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In re Estate of Beckel

May 20, 2009


APPEAL from an order of the Kern County Superior Court. Louie L. Vega, Commissioner. (Super. Ct. No. S-1500-PB-52753).

The opinion of the court was delivered by: Levy, J.



The decedent, Doralee Verna Beckel, died intestate. It is undisputed that, under the laws of intestate succession, the estate will pass to the decedent's surviving first cousins and to the surviving issue of deceased first cousins. The question on appeal is at what generation, if any, do lineal descendents of a predeceased intestate heir lose their status as surviving issue entitled to a share of the estate?

In the petition for determination of persons entitled to distribution, respondent, Maureen Stanciu, the estate's administrator, limited surviving issue to the children of the predeceased first cousins, i.e., first cousins once removed. Accordingly, if a predeceased first cousin's children also predeceased the decedent but the first cousin's grandchildren survived the decedent, respondent took the position that those grandchildren, i.e., the decedent's first cousins twice removed, were not entitled to a share of the estate. Similarly, if the surviving issue were the predeceased first cousin's great grandchildren, i.e., first cousins thrice removed, they were excluded. The trial court agreed with respondent and thus limited the distribution of the estate to surviving first cousins and the children of predeceased first cousins.

Appellant, Kathleen Williams, the assignee of the heirs of a more remote degree, i.e., decedent's first cousins twice removed and thrice removed, challenges the trial court's order on the ground that it is contrary to law. Appellant argues that, under the applicable statutes, the surviving issue of a predeceased heir entitled to inherit is not limited to the first generation.

As discussed below, appellant's position is correct. Therefore, the order will be reversed and the case remanded for further proceedings.


This appeal involves a pure question of law. Thus, the trial court's determination is reviewed de novo. (Estate of McCrary (1997) 54 Cal.App.4th 100, 102 [McCrary].)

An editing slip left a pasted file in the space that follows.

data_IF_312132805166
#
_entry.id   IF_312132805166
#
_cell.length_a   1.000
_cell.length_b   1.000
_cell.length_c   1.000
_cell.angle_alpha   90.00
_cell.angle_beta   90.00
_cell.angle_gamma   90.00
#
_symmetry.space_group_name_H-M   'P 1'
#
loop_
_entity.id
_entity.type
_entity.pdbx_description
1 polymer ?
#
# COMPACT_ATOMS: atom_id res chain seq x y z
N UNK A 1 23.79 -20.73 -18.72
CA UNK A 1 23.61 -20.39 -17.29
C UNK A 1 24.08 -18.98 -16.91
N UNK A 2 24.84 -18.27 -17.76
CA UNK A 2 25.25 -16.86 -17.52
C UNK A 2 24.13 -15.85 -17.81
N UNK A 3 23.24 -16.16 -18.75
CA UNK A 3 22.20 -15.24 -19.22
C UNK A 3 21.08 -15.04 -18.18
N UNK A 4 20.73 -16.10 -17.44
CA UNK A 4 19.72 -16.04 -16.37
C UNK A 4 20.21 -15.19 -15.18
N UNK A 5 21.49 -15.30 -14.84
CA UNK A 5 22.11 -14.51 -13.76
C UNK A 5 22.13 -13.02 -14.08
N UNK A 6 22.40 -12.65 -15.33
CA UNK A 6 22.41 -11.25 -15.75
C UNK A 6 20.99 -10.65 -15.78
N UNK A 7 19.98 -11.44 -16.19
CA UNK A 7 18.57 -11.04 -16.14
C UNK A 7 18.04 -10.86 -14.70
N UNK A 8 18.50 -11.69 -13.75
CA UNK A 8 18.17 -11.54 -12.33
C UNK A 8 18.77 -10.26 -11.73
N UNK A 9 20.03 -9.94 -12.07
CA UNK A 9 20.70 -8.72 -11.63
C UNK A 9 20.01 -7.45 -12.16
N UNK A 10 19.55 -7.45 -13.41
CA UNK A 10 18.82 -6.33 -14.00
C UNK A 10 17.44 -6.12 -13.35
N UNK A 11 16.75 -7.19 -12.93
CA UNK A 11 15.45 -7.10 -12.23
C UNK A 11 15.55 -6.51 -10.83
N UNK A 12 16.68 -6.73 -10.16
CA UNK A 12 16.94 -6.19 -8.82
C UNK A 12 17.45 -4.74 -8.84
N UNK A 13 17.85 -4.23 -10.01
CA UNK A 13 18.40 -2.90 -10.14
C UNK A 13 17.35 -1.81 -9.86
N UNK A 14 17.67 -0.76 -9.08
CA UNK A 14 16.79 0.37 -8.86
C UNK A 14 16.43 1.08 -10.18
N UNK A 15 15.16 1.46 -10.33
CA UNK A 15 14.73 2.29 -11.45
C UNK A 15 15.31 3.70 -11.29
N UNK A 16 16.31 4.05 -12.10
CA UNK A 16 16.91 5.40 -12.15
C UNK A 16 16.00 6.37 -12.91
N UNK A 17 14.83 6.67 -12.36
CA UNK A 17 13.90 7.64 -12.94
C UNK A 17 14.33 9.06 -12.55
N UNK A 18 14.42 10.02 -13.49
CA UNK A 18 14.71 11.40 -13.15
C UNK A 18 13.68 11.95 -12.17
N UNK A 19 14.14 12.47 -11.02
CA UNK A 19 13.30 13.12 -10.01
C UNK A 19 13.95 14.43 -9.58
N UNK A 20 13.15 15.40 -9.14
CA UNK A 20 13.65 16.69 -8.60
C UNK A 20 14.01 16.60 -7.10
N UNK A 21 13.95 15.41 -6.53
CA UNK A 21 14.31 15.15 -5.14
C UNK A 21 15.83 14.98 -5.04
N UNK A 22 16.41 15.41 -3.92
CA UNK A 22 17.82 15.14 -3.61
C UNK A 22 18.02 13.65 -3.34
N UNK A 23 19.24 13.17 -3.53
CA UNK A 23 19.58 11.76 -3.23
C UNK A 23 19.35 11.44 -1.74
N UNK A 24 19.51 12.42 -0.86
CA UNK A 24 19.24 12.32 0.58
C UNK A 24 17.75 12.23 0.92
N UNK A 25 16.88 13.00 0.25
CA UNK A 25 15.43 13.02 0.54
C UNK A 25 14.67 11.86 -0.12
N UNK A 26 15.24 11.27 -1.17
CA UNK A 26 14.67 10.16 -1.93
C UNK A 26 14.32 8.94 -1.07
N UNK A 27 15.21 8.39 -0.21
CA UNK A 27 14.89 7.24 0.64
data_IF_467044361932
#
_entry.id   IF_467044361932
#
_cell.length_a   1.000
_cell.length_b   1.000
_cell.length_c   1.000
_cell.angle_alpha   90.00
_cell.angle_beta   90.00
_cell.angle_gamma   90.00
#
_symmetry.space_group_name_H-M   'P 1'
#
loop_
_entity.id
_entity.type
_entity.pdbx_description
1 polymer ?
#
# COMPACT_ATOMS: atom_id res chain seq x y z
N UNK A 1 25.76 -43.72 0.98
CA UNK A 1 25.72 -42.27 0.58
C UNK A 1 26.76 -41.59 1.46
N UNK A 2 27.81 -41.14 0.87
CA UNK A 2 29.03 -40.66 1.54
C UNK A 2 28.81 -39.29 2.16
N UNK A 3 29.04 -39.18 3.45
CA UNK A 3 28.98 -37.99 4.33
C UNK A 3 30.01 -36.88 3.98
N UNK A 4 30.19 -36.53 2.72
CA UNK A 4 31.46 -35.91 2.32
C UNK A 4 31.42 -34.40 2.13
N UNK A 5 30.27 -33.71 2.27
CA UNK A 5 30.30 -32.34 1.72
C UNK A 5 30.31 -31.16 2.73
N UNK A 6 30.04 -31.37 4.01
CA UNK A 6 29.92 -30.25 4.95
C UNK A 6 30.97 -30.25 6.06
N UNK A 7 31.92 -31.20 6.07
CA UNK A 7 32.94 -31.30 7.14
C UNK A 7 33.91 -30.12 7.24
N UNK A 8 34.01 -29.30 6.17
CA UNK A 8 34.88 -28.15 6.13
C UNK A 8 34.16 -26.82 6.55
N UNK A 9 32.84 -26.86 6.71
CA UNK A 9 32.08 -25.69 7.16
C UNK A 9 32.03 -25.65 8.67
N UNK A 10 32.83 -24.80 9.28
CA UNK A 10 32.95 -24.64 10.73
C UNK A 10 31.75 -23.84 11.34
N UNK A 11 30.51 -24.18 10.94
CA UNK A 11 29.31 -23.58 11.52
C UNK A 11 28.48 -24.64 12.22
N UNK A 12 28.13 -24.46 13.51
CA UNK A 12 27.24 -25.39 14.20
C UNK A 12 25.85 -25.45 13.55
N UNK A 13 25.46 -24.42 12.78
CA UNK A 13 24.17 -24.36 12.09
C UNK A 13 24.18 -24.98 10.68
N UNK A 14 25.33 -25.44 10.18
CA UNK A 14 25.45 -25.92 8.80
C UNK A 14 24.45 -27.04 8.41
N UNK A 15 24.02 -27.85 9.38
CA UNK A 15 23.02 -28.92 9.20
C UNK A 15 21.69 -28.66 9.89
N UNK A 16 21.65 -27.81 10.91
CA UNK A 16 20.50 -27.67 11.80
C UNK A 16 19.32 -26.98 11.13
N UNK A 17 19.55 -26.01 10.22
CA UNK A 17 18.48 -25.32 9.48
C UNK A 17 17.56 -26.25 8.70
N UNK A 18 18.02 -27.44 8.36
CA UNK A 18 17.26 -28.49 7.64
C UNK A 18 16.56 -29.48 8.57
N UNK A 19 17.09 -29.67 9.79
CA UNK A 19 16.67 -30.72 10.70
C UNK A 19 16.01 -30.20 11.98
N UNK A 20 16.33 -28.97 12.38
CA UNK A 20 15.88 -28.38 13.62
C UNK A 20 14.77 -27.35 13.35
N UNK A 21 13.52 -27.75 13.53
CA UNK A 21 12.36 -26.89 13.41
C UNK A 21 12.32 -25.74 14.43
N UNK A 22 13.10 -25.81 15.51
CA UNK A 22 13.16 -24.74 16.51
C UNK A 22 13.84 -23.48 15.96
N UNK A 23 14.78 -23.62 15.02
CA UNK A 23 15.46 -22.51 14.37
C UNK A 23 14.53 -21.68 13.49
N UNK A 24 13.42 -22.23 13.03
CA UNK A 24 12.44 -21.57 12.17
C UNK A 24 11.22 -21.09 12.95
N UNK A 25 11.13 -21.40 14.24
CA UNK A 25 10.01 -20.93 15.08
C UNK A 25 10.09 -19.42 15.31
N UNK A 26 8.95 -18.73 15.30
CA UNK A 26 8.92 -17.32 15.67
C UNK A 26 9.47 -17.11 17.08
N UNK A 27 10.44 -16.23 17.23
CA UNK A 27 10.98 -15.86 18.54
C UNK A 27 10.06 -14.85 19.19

The distribution of the decedent's estate is governed by Probate Code*fn1 section 6402. Section 6402, subdivision (d), provides that where, as here, there is no surviving spouse, parent or issue of a parent, but the decedent is survived by issue of grandparents, the intestate estate passes to such issue, "the issue taking equally if they are all of the same degree of kinship to the decedent, but if of unequal degree those of more remote degree take in the manner provided in Section 240."

Under section 240, the estate is divided into as many equal shares as there are living members of the nearest generation of issue then living, here first cousins, and deceased members of that generation who leave issue then living. Each living member receives one share. The share of each deceased member with issue then living is then divided in the same manner among his or her then living issue.

Section 50 governs the construction of the term "issue" set forth in section 6402. (Estate of Hawkins (1987) 194 Cal.App.3d 102, 106 [Hawkins].) Under this section, "`Issue' of a person means all his or her lineal descendents of all generations...." Thus, the statutes do not place any generational limit on "issue."

Applying these statutes here, each living first cousin is entitled to a share of the estate. A share must also be distributed to the surviving children of each first cousin who predeceased decedent. This was the distribution ordered by the trial court. However, under section 50, surviving issue is not limited to surviving children. Rather, issue includes all of a person's lineal descendents of all generations. Therefore, it does not matter if the only issue surviving a predeceased first cousin are grandchildren or great grandchildren, or members of an even more remote generation, those issue are entitled to their predeceased ancestor's share of the estate.

The plain language of sections 50, 240 and 6402, subdivision (d), mandate this result. When the trial court cut off issue at the child level, it in effect modified the statutes. Courts do not have the power to change these statutory rules governing the law of succession. (McCrary, supra, ...

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